Today I decided to take the plunge and begin working on what could be the final painting of the stormy sky in Evansville (which is only a working title). With that in mind, I took my 18" x 24" watercolor paper to class.
Once I arrived I took out my supplies and found I had to start by taking the wrapping off the block of paper, then remove the protective cover over the paper itself which required a sharp blade, and then I could begin to think about where I wanted to place the main element of the composition and begin to draw.
Drawing takes time that I prefer to do at home since I think it can be a waste of teachable moments. "Can be" is not "always is" as I discovered yet again today. In the beginning I very carefully plotted where I wanted things to be; I even borrowed a long metal ruler from Sharon (I had forgotten mine) so I could make tic marks (okay, so I can be anal at times) where necessary. Once that measurement compulsion was satisfied, I could begin to draw so I did.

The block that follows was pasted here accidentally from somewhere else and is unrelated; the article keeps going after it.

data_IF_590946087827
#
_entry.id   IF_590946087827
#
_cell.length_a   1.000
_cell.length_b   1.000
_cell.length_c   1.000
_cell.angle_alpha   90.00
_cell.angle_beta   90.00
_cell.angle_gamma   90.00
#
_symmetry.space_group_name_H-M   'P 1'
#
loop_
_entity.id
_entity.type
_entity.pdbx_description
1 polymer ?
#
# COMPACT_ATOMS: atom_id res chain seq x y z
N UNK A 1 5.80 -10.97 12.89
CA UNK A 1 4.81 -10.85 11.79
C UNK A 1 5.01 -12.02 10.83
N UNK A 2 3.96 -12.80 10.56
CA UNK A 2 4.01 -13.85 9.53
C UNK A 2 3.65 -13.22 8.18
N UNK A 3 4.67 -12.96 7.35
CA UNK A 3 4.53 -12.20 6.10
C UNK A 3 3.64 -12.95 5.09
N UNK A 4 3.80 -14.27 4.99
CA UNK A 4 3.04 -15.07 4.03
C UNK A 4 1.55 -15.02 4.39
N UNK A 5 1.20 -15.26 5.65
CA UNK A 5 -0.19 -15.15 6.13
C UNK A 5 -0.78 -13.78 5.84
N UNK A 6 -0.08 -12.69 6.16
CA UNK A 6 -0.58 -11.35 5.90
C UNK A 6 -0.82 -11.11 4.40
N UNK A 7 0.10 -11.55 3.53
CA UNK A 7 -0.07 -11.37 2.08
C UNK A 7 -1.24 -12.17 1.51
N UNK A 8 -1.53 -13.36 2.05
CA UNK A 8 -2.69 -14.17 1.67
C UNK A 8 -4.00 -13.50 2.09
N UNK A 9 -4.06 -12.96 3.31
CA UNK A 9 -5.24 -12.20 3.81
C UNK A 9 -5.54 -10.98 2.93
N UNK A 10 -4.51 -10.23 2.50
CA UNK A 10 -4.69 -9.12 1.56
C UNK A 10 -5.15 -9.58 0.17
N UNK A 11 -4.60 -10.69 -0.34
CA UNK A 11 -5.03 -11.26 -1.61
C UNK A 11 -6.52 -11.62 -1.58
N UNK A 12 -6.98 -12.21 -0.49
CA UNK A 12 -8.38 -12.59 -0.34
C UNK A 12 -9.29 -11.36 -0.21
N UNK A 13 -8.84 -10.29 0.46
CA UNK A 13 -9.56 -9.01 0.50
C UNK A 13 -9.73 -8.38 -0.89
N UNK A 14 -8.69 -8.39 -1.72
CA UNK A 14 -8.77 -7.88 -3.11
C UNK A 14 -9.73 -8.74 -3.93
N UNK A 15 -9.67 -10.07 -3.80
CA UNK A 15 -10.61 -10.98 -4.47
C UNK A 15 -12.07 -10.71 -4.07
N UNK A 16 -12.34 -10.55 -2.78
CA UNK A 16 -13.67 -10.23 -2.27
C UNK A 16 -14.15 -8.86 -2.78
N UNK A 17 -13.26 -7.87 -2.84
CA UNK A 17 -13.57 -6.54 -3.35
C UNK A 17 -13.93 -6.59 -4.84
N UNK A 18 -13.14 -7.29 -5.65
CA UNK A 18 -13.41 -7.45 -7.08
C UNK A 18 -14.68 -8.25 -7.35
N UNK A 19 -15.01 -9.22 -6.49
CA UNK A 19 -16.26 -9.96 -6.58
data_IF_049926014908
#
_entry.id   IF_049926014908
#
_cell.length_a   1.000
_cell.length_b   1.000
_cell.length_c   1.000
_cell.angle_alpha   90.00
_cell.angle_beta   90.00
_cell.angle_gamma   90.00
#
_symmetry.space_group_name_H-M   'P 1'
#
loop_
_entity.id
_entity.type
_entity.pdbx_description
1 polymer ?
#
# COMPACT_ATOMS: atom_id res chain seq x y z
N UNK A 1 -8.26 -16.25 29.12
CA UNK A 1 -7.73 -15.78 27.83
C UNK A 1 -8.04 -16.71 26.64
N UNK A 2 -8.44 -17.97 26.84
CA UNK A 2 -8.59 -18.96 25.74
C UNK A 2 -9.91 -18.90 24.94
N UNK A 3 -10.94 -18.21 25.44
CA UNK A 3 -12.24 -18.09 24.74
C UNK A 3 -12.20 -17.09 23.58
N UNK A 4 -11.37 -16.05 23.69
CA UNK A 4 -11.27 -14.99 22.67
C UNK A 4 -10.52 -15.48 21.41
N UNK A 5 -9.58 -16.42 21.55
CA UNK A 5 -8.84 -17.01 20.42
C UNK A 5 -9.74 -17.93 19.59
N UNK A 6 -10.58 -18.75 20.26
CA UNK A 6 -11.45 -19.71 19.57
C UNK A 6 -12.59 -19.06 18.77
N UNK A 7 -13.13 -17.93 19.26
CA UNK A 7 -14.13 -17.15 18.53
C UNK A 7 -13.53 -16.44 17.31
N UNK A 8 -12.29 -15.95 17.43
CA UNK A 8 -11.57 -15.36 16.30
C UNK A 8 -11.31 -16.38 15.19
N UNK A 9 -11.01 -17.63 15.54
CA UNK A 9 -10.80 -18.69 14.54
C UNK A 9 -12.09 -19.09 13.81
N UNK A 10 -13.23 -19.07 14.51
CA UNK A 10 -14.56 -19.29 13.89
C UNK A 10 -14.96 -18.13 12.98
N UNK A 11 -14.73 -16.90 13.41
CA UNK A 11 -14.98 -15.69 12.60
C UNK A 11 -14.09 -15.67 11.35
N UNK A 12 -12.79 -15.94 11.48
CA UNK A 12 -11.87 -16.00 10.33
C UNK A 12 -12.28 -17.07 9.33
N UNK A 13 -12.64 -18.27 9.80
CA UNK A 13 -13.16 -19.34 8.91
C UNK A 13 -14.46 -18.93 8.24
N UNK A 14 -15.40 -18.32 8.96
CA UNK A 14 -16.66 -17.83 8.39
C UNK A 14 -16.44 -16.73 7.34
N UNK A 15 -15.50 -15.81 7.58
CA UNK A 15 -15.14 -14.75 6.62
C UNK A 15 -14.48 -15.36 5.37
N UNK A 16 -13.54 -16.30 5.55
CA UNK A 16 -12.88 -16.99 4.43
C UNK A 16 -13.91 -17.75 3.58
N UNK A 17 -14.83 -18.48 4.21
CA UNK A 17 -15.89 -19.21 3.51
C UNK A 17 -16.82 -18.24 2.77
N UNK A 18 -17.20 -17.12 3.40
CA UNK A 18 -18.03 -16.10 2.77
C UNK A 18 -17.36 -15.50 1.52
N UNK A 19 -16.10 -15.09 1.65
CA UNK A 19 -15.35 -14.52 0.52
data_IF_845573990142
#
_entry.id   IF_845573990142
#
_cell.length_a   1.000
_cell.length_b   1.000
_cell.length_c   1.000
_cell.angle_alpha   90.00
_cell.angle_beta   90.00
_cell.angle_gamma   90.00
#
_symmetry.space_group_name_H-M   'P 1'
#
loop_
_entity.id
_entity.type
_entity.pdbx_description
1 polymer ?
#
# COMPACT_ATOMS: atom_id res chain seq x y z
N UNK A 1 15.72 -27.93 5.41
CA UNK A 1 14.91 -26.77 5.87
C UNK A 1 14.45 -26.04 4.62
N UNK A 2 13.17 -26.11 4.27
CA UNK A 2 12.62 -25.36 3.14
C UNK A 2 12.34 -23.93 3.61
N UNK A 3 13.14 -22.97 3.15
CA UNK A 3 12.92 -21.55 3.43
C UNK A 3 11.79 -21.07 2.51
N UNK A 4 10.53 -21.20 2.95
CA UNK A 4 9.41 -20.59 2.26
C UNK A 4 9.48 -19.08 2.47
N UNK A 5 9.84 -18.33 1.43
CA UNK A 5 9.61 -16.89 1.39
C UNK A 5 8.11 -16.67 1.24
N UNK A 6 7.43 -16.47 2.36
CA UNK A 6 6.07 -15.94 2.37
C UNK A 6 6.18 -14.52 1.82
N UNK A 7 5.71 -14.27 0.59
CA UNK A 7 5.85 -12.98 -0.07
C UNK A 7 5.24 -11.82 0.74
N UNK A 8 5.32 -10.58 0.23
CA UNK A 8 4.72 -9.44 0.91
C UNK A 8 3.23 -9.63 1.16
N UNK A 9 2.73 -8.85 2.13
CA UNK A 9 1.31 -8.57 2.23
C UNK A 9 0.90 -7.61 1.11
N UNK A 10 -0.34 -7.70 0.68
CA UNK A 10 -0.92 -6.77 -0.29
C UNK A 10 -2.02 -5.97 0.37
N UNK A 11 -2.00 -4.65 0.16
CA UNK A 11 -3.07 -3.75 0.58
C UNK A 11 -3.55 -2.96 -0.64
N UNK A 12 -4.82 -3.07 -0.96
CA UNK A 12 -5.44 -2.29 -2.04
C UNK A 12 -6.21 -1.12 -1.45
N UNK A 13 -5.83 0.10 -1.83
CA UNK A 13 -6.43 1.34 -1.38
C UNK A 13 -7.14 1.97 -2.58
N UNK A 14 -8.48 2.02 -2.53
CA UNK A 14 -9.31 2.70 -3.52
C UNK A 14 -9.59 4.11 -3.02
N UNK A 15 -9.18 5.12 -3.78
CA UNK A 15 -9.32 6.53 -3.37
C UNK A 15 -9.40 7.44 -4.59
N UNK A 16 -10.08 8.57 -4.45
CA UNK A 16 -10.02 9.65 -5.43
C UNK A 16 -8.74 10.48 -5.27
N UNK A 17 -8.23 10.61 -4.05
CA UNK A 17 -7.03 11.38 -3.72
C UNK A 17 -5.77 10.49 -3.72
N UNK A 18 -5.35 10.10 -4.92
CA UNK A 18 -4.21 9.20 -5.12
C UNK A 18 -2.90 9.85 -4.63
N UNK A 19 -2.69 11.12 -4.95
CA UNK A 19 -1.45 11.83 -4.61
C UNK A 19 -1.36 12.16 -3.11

It went well. I've looked at my photos so many times for several years, and we've visited the site frequently since the pictures were taken. I have an understanding of the building's perspective, but as it turned out I hadn't considered its mass. When the drawing (very light and "bare-bones") was almost finished, I took a moment to back off and take a look.
Oops! The building was smack in the middle of the darn paper despite my little tic marks to which I obviously paid not one whit of attention! Well, with rueful chagrin I showed my work to Sharon, and she said, "But it's in the middle!" Helpful comment, right? No. She knew and was laughing with me because she knew I was aware of having made a real mess of my carefully constructed plans.
So I turned back to the drawing trying to figure out how to deal with it when Sharon said, "Just draw a line down the paper!" It took me a moment or two to understand what she meant until she said, "I mean draw an actual line down the side of the paper [making a wide margin], and the building won't be in the middle any more!"